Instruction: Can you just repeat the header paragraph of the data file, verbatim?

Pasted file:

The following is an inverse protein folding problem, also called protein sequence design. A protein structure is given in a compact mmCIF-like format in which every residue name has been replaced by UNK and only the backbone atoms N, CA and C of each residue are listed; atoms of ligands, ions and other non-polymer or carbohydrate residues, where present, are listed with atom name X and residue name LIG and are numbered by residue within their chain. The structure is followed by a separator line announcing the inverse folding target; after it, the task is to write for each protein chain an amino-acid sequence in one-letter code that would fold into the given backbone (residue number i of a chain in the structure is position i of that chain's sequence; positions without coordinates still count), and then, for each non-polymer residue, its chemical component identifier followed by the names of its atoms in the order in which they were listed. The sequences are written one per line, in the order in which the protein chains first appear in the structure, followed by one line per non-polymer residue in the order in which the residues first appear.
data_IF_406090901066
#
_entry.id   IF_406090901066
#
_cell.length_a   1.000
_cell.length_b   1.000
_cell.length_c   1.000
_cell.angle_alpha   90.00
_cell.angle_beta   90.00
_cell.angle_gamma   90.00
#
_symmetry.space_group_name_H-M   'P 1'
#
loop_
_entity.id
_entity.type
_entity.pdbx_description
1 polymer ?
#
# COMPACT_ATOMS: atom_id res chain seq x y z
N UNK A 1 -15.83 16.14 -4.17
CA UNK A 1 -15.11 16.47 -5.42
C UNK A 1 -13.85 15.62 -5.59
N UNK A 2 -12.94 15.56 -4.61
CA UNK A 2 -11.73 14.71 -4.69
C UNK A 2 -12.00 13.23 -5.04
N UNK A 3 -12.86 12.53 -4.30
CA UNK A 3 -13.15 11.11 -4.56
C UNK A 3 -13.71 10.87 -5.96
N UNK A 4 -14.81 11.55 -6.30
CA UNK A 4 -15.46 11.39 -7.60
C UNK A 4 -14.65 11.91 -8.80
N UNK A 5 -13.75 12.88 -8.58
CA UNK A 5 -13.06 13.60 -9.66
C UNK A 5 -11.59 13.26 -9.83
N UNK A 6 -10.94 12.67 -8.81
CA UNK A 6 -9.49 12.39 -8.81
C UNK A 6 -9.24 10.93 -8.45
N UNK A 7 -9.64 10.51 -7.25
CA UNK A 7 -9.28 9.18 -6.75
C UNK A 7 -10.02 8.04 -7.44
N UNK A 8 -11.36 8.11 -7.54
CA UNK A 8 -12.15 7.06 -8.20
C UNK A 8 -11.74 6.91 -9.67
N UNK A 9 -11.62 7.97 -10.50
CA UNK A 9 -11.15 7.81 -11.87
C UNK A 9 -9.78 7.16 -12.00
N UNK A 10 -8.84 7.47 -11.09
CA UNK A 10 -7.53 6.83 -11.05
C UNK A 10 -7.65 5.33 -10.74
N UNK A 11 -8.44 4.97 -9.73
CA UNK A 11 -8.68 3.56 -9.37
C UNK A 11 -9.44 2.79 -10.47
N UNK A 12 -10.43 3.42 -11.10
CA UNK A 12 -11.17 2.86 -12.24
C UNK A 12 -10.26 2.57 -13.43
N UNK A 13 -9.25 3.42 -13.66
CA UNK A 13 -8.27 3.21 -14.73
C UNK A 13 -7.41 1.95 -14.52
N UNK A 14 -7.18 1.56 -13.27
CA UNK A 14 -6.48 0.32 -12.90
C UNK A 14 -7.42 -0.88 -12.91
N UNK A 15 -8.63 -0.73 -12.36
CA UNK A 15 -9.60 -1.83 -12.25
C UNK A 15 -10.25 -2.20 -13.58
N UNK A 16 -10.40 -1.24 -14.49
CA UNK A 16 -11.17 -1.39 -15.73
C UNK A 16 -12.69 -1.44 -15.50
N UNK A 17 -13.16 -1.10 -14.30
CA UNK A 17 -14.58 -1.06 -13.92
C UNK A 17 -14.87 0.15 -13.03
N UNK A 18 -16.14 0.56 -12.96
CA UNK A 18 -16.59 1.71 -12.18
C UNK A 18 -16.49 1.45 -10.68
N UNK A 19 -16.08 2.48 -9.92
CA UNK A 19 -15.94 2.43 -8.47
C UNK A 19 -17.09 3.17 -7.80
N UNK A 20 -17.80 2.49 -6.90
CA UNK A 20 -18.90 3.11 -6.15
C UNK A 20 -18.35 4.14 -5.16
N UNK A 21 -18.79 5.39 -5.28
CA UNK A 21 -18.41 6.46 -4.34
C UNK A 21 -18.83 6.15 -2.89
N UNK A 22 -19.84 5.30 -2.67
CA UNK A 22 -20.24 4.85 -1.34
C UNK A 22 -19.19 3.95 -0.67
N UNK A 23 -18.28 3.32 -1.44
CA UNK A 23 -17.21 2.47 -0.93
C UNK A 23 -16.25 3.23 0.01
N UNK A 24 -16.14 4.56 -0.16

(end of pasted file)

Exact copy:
The following is an inverse protein folding problem, also called protein sequence design. A protein structure is given in a compact mmCIF-like format in which every residue name has been replaced by UNK and only the backbone atoms N, CA and C of each residue are listed; atoms of ligands, ions and other non-polymer or carbohydrate residues, where present, are listed with atom name X and residue name LIG and are numbered by residue within their chain. The structure is followed by a separator line announcing the inverse folding target; after it, the task is to write for each protein chain an amino-acid sequence in one-letter code that would fold into the given backbone (residue number i of a chain in the structure is position i of that chain's sequence; positions without coordinates still count), and then, for each non-polymer residue, its chemical component identifier followed by the names of its atoms in the order in which they were listed. The sequences are written one per line, in the order in which the protein chains first appear in the structure, followed by one line per non-polymer residue in the order in which the residues first appear.